We celebrated Markito’s 9th birthday on Thursday 26th October, halfway through our sail from the Torres Strait Islands to Darwin. We were just off Cape Wessel, 280 nautical miles west of our last port of call and sailing at 6.27 knots through the Arafura Sea, when we sang happy birthday. Markito blew out the candles and we ate his birthday cupcakes, decorated with blue icing, sprinkles and M&Ms.
Earlier that day the festivities had begun when Markito was relieved of his usual boat duties (each morning he washes last night’s dishes, prepares breakfast for all the kids and vacuums the boat) and we had a special egg and bacon breakfast. We had decided to anchor at Cape Wessel on Wednesday night as we’d been traveling non-stop since Monday and the easily accessible anchorage, not far off our planned route, was a good opportunity for Simon and I to get a full night sleep.
At 9am we pulled up the anchor and set sail again, while the cupcakes were baking in the oven. The weather was mild that day and much to my relief, the swell we’d experienced for the first three days had flattened out. I found those first days mildly uncomfortable as the swell, combined with the easterly breeze blowing the smell of the engine’s diesel into the cockpit, made me feel a bit seasick. Thankfully the conditions didn’t affect anyone else, and I was able to take my travel sickness tablets to manage it. On Thursday I was feeling much better, and by Friday and Saturday that week the swell had completely disappeared and we were cruising along in flat calm ocean.
We caught 3 barracuda on this trip. One the day before Markito’s birthday, and two the day after. They were nearly 1 metre long – our biggest yet! We ate some and put the rest in the freezer for later.
Even though this has been our longest time at sea so far, and the furthest we’ve ever been away from land, we were able to settle into our groove and the time passed surprisingly quickly. Simon and I shared responsibility for the boat, giving each other time to take naps in the day or sleep for a few hours at night before we’d swap again. We had expected to see more container ships passing us along this route, but we only saw 3 over the whole week. Morale on the boat was high, everyone was in a good mood for the majority of the trip and we amazingly didn’t experience any cabin fever.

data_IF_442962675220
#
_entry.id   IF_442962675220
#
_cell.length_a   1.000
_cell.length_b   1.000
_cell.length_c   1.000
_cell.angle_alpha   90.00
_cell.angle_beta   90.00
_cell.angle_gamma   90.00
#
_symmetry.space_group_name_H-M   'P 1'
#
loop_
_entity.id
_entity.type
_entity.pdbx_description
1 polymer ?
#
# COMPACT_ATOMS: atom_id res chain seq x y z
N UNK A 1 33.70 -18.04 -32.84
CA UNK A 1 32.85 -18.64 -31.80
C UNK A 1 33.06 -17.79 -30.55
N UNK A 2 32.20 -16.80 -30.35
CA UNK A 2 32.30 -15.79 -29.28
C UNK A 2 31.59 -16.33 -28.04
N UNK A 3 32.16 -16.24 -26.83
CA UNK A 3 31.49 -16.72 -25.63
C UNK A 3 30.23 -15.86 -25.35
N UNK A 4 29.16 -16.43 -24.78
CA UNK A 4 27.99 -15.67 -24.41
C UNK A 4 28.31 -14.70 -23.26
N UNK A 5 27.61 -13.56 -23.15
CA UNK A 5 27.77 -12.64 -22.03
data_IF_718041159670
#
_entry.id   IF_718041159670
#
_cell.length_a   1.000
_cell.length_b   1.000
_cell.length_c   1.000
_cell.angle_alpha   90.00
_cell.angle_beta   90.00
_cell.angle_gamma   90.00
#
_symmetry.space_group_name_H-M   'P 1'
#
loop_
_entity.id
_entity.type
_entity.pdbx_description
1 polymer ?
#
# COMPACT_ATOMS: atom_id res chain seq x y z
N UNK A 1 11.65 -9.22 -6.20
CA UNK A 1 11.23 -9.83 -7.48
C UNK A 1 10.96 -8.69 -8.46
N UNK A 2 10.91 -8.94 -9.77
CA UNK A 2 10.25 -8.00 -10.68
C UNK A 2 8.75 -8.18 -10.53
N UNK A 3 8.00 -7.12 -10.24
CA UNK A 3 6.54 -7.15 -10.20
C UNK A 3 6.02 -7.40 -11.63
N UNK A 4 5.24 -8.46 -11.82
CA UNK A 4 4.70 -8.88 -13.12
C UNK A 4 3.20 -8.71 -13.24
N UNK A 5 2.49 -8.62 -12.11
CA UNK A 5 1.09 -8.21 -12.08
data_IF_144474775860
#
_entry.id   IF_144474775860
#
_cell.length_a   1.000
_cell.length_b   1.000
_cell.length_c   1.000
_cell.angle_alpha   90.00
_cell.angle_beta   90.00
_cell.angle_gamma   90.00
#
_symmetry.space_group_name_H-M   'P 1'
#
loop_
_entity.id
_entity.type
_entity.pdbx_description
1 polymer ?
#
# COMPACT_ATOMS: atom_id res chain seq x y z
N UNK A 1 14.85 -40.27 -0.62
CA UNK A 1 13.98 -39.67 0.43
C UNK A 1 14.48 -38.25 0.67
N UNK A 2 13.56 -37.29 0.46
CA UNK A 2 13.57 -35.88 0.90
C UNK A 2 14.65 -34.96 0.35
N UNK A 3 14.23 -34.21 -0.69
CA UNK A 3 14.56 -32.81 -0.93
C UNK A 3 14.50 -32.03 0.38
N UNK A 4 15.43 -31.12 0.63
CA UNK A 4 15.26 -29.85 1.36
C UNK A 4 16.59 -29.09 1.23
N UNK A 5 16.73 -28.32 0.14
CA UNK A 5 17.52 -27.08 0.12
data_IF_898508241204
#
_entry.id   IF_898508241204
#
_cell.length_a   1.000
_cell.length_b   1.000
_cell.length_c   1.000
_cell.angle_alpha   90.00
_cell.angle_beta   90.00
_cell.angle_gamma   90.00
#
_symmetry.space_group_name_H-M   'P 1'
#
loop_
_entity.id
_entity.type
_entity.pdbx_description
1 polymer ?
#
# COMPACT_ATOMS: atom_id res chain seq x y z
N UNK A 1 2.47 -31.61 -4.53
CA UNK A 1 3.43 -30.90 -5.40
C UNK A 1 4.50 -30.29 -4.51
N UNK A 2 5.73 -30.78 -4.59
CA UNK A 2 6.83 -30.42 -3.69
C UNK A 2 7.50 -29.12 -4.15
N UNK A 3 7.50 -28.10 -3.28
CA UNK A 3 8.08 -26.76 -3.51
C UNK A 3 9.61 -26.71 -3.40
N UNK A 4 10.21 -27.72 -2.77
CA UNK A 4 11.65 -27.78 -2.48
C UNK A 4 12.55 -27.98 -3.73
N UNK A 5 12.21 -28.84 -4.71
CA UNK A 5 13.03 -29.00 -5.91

The kids exhausted all the play options available to them. They moved around the boat depending on what they were doing. In their bedrooms its lego (thanks Zelda!), figurines, puzzles and books. In the main cabin they watch movies on a laptop, share Markito’s tablet around for games, build things with coloured blocks, role play, play cards and draw. In the V-berth up the front, they play-fight, build pillow cubby-houses and watch more videos. At one point I found two yellow hair-ties and gave them to Freyja. She was so excited to have something new! Then I found two green ones for Zach. Well, that kept them busy for an hour or two.
As we got closer to Darwin we felt the humidity level gradually rise. We arrived safely in Darwin on Saturday 28th October at around 10pm. It was a little tricky arriving at night but Simon did a great job navigating and guiding us in. We spent exactly one week there. It was tiring as the humidity really drained our energy. There were lots of jobs to get done so we hired a little car for a few days and thoroughly enjoyed the air-conditioning.
We experienced a big storm while anchored in Fannie Bay, with winds up to 45 knots and a downpour of rain. It was a great way to experience our first serious storm aboard. We felt really confident. We watched it coming so had plenty of time to prepare and it was one of those classic tropical storms that passed through quite quickly. Just ten minutes later the sky was clear and blue.
We left Darwin at sunrise on Saturday 4th November. Stay tuned for the next blog post about our passage from Darwin to Dili. Our first experience sailing overseas. So many firsts!